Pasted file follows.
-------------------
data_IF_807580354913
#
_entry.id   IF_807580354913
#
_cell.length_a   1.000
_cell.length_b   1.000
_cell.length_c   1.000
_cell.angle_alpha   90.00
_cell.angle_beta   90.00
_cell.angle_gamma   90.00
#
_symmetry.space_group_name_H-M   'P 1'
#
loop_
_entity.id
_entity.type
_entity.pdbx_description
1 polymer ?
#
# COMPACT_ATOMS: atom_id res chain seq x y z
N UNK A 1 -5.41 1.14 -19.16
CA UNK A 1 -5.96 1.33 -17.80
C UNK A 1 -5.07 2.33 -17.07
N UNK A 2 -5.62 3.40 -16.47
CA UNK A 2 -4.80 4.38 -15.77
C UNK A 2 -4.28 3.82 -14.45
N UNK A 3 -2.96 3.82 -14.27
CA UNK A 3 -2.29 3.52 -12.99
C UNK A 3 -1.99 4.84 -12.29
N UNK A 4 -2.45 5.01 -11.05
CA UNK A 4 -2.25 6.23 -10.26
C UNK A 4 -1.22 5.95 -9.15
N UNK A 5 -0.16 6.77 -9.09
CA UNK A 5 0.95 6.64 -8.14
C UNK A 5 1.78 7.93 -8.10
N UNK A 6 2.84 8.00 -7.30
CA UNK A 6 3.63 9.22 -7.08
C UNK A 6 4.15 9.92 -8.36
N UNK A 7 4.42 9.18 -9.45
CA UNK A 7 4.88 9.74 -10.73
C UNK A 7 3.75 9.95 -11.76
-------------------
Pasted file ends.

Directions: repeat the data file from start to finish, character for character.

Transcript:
data_IF_807580354913
#
_entry.id   IF_807580354913
#
_cell.length_a   1.000
_cell.length_b   1.000
_cell.length_c   1.000
_cell.angle_alpha   90.00
_cell.angle_beta   90.00
_cell.angle_gamma   90.00
#
_symmetry.space_group_name_H-M   'P 1'
#
loop_
_entity.id
_entity.type
_entity.pdbx_description
1 polymer ?
#
# COMPACT_ATOMS: atom_id res chain seq x y z
N UNK A 1 -5.41 1.14 -19.16
CA UNK A 1 -5.96 1.33 -17.80
C UNK A 1 -5.07 2.33 -17.07
N UNK A 2 -5.62 3.40 -16.47
CA UNK A 2 -4.80 4.38 -15.77
C UNK A 2 -4.28 3.82 -14.45
N UNK A 3 -2.96 3.82 -14.27
CA UNK A 3 -2.29 3.52 -12.99
C UNK A 3 -1.99 4.84 -12.29
N UNK A 4 -2.45 5.01 -11.05
CA UNK A 4 -2.25 6.23 -10.26
C UNK A 4 -1.22 5.95 -9.15
N UNK A 5 -0.16 6.77 -9.09
CA UNK A 5 0.95 6.64 -8.14
C UNK A 5 1.78 7.93 -8.10
N UNK A 6 2.84 8.00 -7.30
CA UNK A 6 3.63 9.22 -7.08
C UNK A 6 4.15 9.92 -8.36
N UNK A 7 4.42 9.18 -9.45
CA UNK A 7 4.88 9.74 -10.73
C UNK A 7 3.75 9.95 -11.76